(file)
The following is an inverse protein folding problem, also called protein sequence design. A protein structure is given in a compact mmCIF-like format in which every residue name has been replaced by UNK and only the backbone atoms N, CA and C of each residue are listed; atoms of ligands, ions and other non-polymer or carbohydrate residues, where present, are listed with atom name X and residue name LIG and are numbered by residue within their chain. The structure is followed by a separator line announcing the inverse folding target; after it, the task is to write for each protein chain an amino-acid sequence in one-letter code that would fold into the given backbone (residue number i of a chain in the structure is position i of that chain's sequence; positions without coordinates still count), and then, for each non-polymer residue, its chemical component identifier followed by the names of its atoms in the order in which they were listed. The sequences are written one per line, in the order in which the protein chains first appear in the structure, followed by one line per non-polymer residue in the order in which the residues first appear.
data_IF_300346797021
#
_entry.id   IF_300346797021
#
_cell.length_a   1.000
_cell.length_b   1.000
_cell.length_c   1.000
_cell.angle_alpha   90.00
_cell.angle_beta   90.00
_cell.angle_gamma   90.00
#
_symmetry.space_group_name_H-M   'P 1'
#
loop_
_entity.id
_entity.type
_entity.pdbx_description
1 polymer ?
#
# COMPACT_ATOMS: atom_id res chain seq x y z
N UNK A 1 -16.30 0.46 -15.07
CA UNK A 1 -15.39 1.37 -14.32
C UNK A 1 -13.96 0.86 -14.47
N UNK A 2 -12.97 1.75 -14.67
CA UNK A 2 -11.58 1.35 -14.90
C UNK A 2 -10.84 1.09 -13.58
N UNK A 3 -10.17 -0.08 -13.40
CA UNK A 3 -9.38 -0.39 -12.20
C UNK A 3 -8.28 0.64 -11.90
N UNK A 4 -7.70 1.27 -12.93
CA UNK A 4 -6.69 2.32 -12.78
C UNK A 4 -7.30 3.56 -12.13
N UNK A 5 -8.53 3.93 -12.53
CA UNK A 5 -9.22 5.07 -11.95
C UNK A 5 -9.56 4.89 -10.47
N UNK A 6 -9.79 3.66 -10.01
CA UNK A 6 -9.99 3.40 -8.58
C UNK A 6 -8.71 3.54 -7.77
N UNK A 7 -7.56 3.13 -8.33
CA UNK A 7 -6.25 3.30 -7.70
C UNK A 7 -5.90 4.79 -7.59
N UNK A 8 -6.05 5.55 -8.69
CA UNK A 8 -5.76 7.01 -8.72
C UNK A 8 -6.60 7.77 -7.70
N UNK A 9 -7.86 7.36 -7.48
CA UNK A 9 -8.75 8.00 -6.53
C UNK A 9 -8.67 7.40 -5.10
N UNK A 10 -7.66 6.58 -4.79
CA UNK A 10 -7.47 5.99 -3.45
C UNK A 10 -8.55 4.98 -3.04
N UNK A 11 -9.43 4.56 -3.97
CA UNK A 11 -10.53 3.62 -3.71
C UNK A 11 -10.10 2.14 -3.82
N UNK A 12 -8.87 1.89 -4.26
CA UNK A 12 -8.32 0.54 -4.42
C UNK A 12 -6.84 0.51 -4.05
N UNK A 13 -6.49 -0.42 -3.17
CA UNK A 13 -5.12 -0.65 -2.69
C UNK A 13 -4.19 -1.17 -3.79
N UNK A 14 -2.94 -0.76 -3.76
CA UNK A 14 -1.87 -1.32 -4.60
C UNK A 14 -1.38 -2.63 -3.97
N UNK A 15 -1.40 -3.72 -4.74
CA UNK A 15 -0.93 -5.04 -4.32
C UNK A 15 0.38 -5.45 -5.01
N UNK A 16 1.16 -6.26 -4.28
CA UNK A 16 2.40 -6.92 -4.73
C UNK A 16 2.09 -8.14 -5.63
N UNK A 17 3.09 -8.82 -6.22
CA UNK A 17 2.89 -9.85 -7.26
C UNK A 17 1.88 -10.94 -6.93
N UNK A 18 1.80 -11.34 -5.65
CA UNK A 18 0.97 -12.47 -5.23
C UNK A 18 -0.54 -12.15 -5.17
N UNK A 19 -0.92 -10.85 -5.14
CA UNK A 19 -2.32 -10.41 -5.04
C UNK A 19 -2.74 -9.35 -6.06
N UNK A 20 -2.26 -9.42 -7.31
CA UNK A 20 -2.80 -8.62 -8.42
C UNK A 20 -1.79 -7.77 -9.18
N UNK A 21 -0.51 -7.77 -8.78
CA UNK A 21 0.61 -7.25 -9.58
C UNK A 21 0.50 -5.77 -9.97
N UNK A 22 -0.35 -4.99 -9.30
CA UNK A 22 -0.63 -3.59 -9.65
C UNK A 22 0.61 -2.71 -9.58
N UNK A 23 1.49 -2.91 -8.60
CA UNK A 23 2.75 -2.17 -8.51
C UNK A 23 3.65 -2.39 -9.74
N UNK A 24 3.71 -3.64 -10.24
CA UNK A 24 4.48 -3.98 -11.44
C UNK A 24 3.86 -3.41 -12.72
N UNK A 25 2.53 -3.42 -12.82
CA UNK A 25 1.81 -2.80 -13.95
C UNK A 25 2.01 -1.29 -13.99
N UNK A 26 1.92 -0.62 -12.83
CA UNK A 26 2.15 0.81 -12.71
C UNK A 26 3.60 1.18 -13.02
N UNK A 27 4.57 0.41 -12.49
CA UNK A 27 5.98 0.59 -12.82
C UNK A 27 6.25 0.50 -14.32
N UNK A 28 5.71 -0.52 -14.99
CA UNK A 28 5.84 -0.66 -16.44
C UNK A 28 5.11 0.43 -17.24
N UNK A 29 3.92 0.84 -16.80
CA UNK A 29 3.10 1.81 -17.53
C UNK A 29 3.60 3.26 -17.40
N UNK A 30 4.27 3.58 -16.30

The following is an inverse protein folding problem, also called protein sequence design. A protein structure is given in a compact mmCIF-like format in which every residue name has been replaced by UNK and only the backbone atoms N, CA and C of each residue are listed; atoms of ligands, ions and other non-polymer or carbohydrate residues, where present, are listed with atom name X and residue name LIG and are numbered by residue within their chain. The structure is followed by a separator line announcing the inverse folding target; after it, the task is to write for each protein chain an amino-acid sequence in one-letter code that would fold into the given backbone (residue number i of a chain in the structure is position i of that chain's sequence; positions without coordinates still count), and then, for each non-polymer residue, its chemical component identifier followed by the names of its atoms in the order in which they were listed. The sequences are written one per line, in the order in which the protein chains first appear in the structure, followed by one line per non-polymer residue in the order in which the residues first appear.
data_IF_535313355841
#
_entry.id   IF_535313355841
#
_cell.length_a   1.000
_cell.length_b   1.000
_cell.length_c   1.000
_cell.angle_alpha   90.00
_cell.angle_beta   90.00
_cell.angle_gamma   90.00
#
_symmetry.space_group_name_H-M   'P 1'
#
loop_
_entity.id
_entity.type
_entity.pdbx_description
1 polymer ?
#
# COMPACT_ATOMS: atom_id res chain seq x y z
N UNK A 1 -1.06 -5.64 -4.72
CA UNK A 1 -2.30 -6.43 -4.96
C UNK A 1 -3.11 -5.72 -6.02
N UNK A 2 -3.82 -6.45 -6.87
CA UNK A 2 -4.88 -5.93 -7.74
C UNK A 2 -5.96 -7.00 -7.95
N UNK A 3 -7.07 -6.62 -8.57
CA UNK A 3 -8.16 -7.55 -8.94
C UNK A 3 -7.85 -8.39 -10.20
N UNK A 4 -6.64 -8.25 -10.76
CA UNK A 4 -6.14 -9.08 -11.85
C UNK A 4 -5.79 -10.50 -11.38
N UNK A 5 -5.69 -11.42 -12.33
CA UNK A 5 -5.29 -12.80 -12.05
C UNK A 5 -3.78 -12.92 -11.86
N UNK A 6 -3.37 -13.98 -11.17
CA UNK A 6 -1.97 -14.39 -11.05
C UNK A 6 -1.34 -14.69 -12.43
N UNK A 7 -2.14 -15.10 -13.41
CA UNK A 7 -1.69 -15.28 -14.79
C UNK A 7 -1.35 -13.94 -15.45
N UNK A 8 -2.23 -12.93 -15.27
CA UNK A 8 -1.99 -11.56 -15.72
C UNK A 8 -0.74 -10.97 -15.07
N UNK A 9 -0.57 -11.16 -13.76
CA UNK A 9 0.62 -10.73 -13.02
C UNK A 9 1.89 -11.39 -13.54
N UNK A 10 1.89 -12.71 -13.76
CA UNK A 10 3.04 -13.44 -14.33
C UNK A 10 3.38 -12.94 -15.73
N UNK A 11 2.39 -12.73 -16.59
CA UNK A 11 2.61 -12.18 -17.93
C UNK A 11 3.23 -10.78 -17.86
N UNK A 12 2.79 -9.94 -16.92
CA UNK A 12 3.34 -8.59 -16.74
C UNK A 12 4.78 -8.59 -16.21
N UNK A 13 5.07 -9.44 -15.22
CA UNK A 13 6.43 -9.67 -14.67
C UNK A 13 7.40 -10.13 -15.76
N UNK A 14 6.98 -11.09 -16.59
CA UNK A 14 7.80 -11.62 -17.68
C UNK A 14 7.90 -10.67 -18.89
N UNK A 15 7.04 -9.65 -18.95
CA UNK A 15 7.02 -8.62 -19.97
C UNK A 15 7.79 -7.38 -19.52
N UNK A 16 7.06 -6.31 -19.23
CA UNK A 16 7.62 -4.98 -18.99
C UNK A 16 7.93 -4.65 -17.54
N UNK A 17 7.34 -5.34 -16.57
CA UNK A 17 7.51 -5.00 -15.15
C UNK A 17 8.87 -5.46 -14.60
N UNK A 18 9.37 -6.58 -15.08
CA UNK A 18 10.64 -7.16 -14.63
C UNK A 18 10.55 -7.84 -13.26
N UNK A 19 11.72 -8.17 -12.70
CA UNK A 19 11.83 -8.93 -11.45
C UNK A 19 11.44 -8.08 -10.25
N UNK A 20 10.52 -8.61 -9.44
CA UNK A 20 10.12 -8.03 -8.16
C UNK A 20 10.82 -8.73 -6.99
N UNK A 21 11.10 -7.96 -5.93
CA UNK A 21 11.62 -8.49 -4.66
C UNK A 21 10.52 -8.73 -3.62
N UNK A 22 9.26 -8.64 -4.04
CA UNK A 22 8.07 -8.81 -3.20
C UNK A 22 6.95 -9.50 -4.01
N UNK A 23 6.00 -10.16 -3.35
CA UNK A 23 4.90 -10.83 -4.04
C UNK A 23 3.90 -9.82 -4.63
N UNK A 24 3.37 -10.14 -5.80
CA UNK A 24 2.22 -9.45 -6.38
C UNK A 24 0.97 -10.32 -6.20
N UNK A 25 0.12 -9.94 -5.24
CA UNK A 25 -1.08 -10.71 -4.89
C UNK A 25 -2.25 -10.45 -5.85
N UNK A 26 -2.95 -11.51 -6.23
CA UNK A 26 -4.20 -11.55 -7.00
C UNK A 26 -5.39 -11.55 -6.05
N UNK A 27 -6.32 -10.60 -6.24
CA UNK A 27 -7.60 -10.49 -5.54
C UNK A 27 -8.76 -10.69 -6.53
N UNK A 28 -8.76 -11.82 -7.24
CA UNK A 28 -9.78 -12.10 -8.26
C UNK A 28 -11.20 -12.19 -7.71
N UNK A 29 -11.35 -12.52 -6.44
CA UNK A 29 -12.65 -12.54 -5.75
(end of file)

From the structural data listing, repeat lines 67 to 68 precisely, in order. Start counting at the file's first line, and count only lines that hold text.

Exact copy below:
N UNK A 16 1.16 -6.26 -4.28
CA UNK A 16 2.40 -6.92 -4.73